Credit: TBD

Cribbing notes from the original spirit animals of Coachella fashion, see:


L.A.'s favorite Valley Girls need no further touts for the greatness of their debut LP "Days Are Gone." But now that Coachella has become as much of a Pinterest runway as it is a music festival, Haim still outclasses the competition at every turn. Expect a sea of middle-parted hair drapes, artfully distressed jean jackets and immaculate boots when the sisters take the stage, and for their Fleetwood Mac-meets Destiny's Child jams to be drowned out by the plaintive moans of men who want them and women who want to be them (and plenty of the inverse as well).

Credit: Jay L. Clendenin / Los Angeles Times
Crossroads, Night + Market, Baco Mercat

Keeping up your A-list L.A. restaurant regimen, see:

Crossroads, Night + Market, Baco Mercat, Sugarfish

In the beginning, there was Spicy Pie. Then came a Kogi truck and CoolHaus. Now Coachella palates have become refined enough that actual agenda-setting L.A. restaurants — the kind who get slavish 3,000-word reviews in Saveur and L.A. Magazine — are shipping east. Chefs like Tal Ronnen, Josef Centeno and Kris Yenbamroong will set up outposts of their acclaimed L.A. ventures alongside the Coachella debut of Outstanding in the Field, an alfresco dinner party with tickets at $225 a head. Veteran Glastonbury mud-people would probably throw Carlsberg bottles at the idea of dining so well at a music festival, but that's why all the best English bands move to L.A.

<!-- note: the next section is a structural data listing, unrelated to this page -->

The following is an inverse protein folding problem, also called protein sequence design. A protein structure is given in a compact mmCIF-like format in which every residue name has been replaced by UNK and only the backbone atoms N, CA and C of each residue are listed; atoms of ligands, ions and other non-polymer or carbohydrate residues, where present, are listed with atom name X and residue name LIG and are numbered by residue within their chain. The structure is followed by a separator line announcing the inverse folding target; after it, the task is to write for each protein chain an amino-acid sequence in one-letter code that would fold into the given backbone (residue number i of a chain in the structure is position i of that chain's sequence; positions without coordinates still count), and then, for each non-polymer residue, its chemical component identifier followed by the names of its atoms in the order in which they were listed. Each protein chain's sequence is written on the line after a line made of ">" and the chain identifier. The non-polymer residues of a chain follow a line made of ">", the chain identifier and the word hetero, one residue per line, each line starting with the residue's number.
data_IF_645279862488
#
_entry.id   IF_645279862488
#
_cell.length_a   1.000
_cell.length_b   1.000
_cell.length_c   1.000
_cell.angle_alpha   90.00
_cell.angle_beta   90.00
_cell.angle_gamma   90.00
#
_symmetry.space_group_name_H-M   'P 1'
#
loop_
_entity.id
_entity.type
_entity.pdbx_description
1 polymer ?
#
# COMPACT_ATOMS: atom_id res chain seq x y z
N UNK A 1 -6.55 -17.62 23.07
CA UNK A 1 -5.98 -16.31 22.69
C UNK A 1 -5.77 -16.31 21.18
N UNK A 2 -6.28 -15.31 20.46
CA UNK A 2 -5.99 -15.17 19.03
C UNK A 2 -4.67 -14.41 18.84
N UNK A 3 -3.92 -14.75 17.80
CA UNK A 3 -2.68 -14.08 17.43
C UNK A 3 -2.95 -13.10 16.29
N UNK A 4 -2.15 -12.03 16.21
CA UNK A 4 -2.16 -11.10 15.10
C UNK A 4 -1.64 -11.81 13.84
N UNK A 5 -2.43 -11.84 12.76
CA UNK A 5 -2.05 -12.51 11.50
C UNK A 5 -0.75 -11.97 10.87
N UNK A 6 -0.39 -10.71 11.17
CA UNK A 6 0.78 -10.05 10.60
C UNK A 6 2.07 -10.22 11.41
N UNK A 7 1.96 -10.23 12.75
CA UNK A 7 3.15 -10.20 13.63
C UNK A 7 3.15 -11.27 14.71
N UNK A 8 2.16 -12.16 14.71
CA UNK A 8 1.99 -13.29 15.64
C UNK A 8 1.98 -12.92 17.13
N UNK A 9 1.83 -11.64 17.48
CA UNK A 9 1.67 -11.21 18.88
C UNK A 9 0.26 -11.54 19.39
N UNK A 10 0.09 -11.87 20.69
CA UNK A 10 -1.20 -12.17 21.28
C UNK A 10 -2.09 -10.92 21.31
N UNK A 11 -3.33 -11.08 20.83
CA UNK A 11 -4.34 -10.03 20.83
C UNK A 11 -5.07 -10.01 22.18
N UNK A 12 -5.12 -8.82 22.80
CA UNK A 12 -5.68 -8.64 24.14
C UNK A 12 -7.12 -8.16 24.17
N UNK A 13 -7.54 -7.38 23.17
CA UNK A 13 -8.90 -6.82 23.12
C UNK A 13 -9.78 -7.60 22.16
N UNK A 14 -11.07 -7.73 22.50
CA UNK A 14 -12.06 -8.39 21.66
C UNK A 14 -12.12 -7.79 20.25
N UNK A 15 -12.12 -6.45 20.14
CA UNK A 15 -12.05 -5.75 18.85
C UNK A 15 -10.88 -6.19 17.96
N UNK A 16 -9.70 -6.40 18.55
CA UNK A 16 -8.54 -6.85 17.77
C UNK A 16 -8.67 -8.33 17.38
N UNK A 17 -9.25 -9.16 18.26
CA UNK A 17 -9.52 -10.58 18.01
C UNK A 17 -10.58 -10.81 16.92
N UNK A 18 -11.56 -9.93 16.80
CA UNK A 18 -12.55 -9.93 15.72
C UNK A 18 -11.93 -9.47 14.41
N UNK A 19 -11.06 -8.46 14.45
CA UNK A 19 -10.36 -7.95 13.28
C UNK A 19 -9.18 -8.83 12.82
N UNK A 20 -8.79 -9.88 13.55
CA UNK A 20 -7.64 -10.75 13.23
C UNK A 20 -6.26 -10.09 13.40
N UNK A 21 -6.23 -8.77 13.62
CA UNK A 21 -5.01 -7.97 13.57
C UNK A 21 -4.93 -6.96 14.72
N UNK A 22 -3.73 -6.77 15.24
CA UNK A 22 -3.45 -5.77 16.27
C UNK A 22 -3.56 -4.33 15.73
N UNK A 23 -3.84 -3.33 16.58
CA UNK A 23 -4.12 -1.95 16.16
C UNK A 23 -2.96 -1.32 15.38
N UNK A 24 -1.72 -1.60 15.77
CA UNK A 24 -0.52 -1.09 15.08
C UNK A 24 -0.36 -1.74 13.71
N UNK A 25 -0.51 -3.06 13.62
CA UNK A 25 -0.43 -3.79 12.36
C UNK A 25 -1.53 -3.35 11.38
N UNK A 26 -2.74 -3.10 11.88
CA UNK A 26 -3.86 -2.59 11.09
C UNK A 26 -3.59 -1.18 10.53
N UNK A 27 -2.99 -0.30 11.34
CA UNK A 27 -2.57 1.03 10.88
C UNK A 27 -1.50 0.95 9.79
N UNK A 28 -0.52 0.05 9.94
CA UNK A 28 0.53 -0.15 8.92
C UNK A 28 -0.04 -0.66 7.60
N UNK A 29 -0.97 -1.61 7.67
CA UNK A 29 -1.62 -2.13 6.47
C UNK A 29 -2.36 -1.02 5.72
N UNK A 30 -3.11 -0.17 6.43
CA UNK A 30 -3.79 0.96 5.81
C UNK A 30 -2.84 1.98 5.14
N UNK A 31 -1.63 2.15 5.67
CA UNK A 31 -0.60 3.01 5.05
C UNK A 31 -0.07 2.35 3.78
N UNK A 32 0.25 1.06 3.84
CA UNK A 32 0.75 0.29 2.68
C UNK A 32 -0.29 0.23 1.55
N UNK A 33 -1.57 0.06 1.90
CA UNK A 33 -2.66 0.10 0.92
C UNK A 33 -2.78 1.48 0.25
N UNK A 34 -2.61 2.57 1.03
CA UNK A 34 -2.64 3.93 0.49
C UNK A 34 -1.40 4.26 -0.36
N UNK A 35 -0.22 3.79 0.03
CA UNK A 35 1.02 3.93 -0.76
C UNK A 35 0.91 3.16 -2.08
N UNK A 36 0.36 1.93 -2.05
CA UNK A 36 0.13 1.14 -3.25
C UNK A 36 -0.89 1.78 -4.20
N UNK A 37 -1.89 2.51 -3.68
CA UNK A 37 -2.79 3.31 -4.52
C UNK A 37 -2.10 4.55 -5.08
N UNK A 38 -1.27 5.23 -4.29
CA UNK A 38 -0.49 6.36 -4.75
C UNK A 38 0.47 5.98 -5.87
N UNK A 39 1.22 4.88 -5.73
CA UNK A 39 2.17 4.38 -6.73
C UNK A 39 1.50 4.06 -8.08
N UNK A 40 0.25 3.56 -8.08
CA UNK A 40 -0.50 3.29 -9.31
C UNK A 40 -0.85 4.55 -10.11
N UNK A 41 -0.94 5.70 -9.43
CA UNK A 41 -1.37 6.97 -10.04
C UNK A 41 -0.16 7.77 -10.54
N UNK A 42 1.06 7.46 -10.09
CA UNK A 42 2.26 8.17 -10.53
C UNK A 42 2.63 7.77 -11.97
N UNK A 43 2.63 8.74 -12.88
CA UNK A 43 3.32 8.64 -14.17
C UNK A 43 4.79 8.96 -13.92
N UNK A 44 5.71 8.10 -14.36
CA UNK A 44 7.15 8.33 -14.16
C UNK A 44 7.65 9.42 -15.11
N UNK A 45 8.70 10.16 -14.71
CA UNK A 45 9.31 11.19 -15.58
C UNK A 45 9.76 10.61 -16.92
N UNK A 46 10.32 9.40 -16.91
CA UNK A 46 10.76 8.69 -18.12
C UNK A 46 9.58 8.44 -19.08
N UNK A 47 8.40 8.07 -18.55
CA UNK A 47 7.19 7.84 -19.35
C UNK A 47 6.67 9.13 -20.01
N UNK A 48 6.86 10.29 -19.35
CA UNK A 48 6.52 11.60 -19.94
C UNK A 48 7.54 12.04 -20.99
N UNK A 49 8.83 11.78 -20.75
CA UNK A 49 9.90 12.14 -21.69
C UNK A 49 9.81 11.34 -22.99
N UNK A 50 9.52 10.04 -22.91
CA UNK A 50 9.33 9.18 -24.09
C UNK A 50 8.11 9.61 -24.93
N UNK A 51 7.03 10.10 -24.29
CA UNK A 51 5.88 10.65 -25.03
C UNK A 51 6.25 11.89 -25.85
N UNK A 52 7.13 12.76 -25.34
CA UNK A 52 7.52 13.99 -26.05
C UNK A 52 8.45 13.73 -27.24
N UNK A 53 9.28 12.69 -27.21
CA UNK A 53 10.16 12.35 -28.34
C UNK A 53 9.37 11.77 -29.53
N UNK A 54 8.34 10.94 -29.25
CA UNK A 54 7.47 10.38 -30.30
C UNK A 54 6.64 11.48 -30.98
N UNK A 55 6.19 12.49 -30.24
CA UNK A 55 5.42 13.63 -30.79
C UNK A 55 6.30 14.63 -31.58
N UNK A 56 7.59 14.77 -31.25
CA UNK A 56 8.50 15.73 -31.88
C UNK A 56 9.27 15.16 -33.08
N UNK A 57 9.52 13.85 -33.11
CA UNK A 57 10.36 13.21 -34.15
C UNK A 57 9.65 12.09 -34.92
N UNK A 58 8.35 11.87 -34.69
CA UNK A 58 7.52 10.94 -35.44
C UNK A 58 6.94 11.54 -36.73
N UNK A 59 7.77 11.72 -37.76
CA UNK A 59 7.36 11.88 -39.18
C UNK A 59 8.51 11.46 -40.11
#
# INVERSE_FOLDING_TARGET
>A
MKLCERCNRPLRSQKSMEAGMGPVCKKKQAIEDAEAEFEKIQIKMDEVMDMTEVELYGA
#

Credit: Mel Melcon, Don Kelsen / Los Angeles Times

Keeping the suburban hard-core dream alive, see: